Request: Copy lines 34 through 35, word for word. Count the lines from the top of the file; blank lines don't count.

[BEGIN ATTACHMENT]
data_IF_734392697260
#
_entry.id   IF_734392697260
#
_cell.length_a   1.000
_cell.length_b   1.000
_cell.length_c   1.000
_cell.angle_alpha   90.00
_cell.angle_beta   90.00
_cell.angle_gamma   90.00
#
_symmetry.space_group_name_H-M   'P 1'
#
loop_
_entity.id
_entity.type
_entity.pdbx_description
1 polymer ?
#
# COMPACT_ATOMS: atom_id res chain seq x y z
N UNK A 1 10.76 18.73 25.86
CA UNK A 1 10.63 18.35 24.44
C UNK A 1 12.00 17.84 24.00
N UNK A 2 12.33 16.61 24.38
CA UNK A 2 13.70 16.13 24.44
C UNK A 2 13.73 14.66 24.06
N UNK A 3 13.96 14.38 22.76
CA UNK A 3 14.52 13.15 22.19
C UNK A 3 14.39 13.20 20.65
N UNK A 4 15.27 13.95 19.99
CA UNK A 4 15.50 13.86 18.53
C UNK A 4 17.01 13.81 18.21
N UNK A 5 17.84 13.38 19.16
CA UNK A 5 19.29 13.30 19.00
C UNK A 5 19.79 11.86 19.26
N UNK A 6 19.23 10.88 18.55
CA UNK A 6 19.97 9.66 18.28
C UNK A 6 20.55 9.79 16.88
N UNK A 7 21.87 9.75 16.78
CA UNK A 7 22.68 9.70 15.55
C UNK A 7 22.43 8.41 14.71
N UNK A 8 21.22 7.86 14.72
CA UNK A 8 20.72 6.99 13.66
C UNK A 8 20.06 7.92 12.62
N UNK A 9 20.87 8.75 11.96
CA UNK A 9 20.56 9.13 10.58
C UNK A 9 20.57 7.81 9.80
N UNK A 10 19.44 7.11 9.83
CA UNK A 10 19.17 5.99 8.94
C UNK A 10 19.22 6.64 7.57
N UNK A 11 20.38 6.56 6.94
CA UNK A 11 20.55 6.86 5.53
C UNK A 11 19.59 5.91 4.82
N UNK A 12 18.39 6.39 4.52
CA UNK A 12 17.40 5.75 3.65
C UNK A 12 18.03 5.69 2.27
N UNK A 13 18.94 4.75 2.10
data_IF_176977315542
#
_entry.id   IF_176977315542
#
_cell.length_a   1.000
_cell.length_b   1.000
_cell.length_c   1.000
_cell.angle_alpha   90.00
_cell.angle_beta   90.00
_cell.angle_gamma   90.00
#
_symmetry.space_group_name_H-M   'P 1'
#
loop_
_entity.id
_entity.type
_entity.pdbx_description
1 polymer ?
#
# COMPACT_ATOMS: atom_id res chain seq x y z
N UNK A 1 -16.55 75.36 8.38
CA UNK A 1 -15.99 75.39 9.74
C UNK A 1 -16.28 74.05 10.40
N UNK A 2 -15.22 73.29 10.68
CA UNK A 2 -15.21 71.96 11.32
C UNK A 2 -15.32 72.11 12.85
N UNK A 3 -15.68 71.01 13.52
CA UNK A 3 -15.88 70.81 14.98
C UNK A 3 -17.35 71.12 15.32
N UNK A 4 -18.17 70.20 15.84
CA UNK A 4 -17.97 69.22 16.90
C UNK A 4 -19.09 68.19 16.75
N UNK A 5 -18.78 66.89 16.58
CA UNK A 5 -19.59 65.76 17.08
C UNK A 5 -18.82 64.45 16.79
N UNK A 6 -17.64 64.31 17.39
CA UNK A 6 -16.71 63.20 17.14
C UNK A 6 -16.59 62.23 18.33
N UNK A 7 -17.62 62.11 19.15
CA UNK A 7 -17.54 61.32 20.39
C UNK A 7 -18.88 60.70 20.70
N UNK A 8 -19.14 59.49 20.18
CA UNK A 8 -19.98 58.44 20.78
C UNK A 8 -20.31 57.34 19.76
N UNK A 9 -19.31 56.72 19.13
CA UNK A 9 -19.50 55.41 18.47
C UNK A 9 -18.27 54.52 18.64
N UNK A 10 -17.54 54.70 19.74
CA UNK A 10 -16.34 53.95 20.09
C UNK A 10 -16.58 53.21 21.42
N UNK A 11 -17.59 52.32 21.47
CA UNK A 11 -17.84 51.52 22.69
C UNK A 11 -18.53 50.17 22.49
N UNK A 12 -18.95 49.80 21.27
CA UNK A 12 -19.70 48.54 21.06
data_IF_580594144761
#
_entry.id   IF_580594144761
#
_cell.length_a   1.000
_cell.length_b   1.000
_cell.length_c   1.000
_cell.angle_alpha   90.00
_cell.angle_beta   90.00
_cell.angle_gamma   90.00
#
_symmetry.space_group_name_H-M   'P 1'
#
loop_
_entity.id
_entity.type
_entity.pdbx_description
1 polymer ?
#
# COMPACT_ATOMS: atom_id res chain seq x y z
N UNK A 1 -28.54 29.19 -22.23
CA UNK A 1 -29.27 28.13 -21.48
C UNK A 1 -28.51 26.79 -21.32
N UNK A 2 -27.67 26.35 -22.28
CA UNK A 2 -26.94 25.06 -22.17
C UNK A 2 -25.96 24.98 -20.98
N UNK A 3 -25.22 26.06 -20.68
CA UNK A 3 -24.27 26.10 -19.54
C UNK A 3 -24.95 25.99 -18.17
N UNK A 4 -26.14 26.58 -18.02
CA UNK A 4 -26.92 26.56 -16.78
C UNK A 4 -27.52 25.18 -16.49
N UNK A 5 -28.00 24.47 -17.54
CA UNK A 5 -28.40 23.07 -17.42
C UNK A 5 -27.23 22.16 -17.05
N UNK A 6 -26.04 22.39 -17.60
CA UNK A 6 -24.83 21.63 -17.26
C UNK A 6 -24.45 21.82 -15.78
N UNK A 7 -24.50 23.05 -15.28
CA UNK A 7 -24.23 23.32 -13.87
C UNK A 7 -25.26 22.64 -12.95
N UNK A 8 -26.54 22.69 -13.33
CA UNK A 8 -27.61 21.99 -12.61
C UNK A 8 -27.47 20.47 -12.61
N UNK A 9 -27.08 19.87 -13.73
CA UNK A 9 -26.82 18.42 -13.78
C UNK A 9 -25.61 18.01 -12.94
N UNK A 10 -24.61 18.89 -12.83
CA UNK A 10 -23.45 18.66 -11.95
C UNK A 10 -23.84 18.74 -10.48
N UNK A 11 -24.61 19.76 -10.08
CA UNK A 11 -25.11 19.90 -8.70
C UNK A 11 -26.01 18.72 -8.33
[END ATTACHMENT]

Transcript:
CA UNK A 5 19.29 13.30 19.00
C UNK A 5 19.79 11.86 19.26